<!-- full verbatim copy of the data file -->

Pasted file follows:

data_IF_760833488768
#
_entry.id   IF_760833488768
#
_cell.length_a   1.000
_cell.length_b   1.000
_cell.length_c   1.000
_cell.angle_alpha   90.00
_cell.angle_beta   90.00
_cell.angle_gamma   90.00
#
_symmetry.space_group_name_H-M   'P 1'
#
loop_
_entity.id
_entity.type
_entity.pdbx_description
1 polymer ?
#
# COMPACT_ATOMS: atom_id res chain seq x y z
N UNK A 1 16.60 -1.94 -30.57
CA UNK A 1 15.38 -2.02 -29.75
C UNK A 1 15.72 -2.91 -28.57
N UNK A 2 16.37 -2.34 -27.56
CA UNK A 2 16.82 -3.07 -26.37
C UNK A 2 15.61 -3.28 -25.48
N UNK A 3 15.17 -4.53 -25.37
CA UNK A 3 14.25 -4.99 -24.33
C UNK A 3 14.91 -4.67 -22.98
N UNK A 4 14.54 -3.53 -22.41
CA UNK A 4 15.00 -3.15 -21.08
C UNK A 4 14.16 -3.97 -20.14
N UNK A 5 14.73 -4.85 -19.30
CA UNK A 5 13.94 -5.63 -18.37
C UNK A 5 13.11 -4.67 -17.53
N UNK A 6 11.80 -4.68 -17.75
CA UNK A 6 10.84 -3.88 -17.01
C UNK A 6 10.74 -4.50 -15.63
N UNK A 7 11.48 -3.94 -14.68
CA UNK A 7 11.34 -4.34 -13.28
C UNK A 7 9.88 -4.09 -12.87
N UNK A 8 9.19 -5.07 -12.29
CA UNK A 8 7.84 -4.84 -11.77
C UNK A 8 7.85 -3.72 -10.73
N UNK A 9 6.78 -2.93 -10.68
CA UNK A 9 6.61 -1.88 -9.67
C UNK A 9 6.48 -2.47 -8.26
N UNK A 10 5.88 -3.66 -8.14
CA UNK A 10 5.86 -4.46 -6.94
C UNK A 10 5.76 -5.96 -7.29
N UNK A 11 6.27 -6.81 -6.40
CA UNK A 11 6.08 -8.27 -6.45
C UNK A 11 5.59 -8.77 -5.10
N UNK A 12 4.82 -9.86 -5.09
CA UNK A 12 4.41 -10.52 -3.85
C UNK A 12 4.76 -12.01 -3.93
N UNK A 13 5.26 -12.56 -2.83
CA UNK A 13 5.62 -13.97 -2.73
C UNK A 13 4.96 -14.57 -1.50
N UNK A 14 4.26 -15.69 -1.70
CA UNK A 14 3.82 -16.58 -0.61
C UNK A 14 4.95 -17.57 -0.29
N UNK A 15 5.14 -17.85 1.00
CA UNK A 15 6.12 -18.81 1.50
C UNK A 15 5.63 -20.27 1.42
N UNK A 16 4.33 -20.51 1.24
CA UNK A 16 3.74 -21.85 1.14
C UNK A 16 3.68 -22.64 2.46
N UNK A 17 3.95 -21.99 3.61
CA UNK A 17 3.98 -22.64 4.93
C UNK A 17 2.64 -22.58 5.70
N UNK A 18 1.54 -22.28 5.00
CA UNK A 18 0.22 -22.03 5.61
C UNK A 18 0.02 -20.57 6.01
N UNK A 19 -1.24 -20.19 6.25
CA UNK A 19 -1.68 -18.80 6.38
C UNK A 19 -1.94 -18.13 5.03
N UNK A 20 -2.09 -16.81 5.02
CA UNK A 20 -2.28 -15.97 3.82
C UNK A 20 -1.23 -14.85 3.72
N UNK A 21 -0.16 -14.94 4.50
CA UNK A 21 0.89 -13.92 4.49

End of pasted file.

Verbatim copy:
data_IF_760833488768
#
_entry.id   IF_760833488768
#
_cell.length_a   1.000
_cell.length_b   1.000
_cell.length_c   1.000
_cell.angle_alpha   90.00
_cell.angle_beta   90.00
_cell.angle_gamma   90.00
#
_symmetry.space_group_name_H-M   'P 1'
#
loop_
_entity.id
_entity.type
_entity.pdbx_description
1 polymer ?
#
# COMPACT_ATOMS: atom_id res chain seq x y z
N UNK A 1 16.60 -1.94 -30.57
CA UNK A 1 15.38 -2.02 -29.75
C UNK A 1 15.72 -2.91 -28.57
N UNK A 2 16.37 -2.34 -27.56
CA UNK A 2 16.82 -3.07 -26.37
C UNK A 2 15.61 -3.28 -25.48
N UNK A 3 15.17 -4.53 -25.37
CA UNK A 3 14.25 -4.99 -24.33
C UNK A 3 14.91 -4.67 -22.98
N UNK A 4 14.54 -3.53 -22.41
CA UNK A 4 15.00 -3.15 -21.08
C UNK A 4 14.16 -3.97 -20.14
N UNK A 5 14.73 -4.85 -19.30
CA UNK A 5 13.94 -5.63 -18.37
C UNK A 5 13.11 -4.67 -17.53
N UNK A 6 11.80 -4.68 -17.75
CA UNK A 6 10.84 -3.88 -17.01
C UNK A 6 10.74 -4.50 -15.63
N UNK A 7 11.48 -3.94 -14.68
CA UNK A 7 11.34 -4.34 -13.28
C UNK A 7 9.88 -4.09 -12.87
N UNK A 8 9.19 -5.07 -12.29
CA UNK A 8 7.84 -4.84 -11.77
C UNK A 8 7.85 -3.72 -10.73
N UNK A 9 6.78 -2.93 -10.68
CA UNK A 9 6.61 -1.88 -9.67
C UNK A 9 6.48 -2.47 -8.26
N UNK A 10 5.88 -3.66 -8.14
CA UNK A 10 5.86 -4.46 -6.94
C UNK A 10 5.76 -5.96 -7.29
N UNK A 11 6.27 -6.81 -6.40
CA UNK A 11 6.08 -8.27 -6.45
C UNK A 11 5.59 -8.77 -5.10
N UNK A 12 4.82 -9.86 -5.09
CA UNK A 12 4.41 -10.52 -3.85
C UNK A 12 4.76 -12.01 -3.93
N UNK A 13 5.26 -12.56 -2.83
CA UNK A 13 5.62 -13.97 -2.73
C UNK A 13 4.96 -14.57 -1.50
N UNK A 14 4.26 -15.69 -1.70
CA UNK A 14 3.82 -16.58 -0.61
C UNK A 14 4.95 -17.57 -0.29
N UNK A 15 5.14 -17.85 1.00
CA UNK A 15 6.12 -18.81 1.50
C UNK A 15 5.63 -20.27 1.42
N UNK A 16 4.33 -20.51 1.24
CA UNK A 16 3.74 -21.85 1.14
C UNK A 16 3.68 -22.64 2.46
N UNK A 17 3.95 -21.99 3.61
CA UNK A 17 3.98 -22.64 4.93
C UNK A 17 2.64 -22.58 5.70
N UNK A 18 1.54 -22.28 5.00
CA UNK A 18 0.22 -22.03 5.61
C UNK A 18 0.02 -20.57 6.01
N UNK A 19 -1.24 -20.19 6.25
CA UNK A 19 -1.68 -18.80 6.38
C UNK A 19 -1.94 -18.13 5.03
N UNK A 20 -2.09 -16.81 5.02
CA UNK A 20 -2.28 -15.97 3.82
C UNK A 20 -1.23 -14.85 3.72
N UNK A 21 -0.16 -14.94 4.50
CA UNK A 21 0.89 -13.92 4.49